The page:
Survey: U.S. manufacturing growth slows again in July
Trade fights with China, Europe and Mexico and a stronger dollar have hurt U.S. exports and put American manufacturers on edge
WASHINGTON – U.S. factory activity expanded at a slower rate in July for the fourth consecutive month as the Trump administration squares off with other countries on trade.
The Institute for Supply Management, an association of purchasing managers, said Thursday that its manufacturing index slipped to 51.2 last month from 51.7 in June. Any reading above 50 signals an expansion.
It was the 35th straight month of growth, though there are clear indications that the expansion is slowing as measures of production and employment fall.
Trade fights with China, Europe and Mexico and a stronger dollar have hurt U.S. exports and put American manufacturers on edge.
Respondents to the ISM survey are still expressing concern about tariffs despite an otherwise strong economic environment. “All aspects of business remain strong, but we’re starting to see the frictional effect of tariffs on exports,” a maker of plastic and rubber products responded.
U.S. and Chinese envoys wrapped up a 12th round of trade talks on Wednesday, aimed at ending a tariff war over trade and technology. While the White House called the talks “constructive,” there was no breakthrough and another round of talks is scheduled for September in Washington.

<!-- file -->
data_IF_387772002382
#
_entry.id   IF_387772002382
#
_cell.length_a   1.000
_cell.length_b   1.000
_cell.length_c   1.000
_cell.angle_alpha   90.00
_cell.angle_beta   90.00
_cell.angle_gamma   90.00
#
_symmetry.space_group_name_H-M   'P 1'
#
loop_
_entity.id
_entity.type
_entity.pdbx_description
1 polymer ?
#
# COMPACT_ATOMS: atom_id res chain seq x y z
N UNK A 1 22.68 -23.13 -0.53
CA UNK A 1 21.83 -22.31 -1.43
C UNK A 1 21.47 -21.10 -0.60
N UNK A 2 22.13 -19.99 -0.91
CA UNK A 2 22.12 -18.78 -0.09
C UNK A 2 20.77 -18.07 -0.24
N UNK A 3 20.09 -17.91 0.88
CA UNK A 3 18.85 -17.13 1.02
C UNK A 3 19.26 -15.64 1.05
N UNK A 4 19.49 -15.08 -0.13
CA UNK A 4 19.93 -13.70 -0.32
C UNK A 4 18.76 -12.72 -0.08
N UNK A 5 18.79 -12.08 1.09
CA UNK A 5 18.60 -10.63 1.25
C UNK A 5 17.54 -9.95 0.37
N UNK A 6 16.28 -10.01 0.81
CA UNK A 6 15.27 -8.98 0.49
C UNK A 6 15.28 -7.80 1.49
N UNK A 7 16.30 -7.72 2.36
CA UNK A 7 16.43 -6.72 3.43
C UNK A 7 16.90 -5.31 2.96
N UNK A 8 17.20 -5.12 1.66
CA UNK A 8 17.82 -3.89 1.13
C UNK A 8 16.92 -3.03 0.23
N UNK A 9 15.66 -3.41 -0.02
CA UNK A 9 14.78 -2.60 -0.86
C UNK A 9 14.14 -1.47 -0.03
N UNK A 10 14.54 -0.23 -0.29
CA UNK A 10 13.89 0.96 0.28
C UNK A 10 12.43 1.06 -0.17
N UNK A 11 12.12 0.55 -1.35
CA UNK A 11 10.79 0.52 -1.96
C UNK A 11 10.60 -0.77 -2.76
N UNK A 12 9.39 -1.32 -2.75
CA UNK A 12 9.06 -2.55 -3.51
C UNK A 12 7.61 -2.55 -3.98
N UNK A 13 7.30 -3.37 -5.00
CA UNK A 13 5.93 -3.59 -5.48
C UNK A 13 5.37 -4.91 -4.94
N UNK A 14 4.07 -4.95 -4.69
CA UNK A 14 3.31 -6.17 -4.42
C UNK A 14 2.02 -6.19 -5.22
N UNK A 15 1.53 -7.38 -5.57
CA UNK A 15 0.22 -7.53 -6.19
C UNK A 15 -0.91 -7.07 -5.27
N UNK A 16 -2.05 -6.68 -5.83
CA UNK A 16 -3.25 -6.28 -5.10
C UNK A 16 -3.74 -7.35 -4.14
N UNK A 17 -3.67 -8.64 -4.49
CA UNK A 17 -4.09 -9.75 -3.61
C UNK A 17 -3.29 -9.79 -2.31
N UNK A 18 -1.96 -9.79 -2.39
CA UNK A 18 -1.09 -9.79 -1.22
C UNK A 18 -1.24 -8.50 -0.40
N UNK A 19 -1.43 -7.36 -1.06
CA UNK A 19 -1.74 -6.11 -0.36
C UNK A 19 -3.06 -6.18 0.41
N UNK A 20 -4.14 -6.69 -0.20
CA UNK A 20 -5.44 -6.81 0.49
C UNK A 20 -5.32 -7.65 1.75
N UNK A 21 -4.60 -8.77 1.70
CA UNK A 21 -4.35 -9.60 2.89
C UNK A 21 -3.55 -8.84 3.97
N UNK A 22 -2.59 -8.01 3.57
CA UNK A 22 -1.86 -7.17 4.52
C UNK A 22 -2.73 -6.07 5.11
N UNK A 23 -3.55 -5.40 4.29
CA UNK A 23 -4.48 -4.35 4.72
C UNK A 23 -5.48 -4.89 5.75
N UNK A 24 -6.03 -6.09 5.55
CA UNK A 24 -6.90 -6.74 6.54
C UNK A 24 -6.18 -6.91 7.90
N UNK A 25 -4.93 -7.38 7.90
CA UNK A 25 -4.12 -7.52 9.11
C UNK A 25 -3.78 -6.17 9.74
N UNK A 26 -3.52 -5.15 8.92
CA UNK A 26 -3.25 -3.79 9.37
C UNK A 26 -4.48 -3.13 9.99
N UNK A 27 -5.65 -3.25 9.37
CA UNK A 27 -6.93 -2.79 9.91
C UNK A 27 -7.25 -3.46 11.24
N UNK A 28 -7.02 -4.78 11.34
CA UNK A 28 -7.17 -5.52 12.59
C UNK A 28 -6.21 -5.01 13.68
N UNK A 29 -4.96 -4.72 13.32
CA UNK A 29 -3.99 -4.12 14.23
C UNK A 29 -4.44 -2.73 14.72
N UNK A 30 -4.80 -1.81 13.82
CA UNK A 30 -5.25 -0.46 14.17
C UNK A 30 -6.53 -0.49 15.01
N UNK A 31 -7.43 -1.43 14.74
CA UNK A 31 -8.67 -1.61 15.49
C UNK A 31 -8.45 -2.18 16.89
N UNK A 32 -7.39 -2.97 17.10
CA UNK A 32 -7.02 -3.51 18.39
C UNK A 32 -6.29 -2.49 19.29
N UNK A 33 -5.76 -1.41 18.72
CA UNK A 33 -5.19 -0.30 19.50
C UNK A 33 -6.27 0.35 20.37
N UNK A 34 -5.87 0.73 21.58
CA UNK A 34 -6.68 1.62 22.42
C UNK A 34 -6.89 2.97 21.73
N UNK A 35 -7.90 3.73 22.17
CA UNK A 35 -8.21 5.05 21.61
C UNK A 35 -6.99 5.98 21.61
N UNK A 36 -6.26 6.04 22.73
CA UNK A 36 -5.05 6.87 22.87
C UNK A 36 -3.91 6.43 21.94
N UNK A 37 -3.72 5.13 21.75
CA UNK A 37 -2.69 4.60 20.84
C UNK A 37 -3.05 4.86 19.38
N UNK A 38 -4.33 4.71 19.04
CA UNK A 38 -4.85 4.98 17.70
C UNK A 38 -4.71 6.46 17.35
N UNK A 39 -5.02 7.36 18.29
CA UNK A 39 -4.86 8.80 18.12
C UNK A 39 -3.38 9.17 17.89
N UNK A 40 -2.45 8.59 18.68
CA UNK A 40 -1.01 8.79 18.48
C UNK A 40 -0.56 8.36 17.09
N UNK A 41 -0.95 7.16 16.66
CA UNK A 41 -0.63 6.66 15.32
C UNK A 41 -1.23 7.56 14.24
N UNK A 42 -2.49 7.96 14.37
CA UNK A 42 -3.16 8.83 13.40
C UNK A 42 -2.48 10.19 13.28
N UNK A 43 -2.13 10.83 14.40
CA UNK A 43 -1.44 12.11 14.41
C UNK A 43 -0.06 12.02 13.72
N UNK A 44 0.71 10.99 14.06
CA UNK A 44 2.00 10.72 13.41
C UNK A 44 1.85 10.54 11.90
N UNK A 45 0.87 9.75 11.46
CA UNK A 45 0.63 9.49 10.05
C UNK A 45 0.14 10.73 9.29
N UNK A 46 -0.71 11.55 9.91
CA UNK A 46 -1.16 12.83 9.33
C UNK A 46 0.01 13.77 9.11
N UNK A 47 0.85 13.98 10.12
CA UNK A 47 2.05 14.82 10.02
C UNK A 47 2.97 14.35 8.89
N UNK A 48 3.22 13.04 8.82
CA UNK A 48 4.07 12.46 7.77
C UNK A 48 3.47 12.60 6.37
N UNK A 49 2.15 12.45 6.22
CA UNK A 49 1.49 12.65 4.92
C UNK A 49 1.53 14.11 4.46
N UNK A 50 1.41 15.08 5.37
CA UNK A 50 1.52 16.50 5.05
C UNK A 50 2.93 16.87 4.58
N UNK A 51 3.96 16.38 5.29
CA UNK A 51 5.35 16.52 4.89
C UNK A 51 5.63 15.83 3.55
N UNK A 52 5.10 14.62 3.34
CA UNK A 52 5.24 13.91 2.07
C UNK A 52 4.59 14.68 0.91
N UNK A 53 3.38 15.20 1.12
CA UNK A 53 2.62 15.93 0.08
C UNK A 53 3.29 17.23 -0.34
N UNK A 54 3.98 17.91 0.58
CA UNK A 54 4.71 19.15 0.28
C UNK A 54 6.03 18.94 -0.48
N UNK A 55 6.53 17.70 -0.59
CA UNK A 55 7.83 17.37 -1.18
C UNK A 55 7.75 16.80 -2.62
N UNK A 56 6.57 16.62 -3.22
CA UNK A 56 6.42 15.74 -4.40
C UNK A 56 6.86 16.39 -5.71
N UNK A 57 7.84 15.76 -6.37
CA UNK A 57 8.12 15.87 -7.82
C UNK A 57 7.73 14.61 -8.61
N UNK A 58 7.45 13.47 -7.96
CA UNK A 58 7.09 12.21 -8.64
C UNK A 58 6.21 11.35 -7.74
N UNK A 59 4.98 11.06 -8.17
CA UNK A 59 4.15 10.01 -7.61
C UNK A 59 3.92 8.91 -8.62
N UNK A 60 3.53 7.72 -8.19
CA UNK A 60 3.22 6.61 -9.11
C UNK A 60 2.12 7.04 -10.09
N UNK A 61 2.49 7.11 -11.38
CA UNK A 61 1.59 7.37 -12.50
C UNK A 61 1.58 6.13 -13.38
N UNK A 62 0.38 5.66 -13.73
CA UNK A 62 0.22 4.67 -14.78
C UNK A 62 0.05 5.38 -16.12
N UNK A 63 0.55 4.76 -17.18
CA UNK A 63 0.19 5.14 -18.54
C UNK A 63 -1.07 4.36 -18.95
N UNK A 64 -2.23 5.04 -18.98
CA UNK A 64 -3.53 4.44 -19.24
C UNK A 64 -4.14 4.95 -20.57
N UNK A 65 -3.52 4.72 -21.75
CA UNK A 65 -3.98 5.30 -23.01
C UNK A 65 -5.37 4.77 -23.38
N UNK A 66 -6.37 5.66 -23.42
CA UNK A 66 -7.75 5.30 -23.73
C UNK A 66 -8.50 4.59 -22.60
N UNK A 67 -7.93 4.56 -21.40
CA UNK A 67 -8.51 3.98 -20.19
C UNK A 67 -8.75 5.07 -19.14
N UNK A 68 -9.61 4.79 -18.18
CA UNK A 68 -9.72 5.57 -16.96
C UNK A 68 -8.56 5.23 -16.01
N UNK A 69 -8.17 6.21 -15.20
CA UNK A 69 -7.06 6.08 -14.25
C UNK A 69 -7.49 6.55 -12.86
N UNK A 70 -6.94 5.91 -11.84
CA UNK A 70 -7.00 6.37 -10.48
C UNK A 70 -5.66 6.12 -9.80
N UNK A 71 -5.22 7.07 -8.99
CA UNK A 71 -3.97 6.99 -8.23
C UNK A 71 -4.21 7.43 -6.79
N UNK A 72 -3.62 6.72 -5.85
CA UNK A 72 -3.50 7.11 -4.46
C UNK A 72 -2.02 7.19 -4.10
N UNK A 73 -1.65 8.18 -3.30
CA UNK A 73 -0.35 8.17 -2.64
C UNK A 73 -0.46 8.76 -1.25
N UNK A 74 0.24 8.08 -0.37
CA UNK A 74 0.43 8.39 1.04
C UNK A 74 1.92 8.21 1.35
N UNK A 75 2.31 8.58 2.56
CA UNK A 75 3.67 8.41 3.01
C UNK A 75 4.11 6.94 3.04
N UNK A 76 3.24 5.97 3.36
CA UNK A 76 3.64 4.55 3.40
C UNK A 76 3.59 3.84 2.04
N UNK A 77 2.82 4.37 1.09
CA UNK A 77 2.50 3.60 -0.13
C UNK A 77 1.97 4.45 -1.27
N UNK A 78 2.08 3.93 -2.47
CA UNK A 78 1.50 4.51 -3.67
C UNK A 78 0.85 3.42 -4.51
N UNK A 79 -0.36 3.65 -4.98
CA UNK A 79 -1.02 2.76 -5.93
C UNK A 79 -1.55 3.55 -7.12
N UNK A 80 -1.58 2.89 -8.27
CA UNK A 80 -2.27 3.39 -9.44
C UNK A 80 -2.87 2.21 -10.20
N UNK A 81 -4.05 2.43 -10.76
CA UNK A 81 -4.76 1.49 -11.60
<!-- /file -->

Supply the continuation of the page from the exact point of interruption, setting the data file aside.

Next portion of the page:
On Wednesday, the Federal Reserve announced that it would cut interest rates, partly to counter some of the damage done by tariffs.
Chairman Jerome Powell stressed that the Fed is worried about the consequences of Trump’s trade war and that sluggishness in some sectors of the U.S. economy – including manufacturing – along with low inflation, justify the “insurance of a rate cut now.”
“I can’t speak for (the Fed), but as an observer and analyst, my opinion is that the reason the manufacturing economy has slowed is because of tariffs,” said Timothy Fiore, chair of ISM’s manufacturing survey committee. “They are trying to get out of the line of fire, but that’s not going to help the manufacturing economy.”
New orders ticked up slightly in July after a flat reading in June.
Inventories grew but are still in contraction territory, a sign manufacturers are concerned that demand could slow further. Prices also fell, another sign of sluggish demand.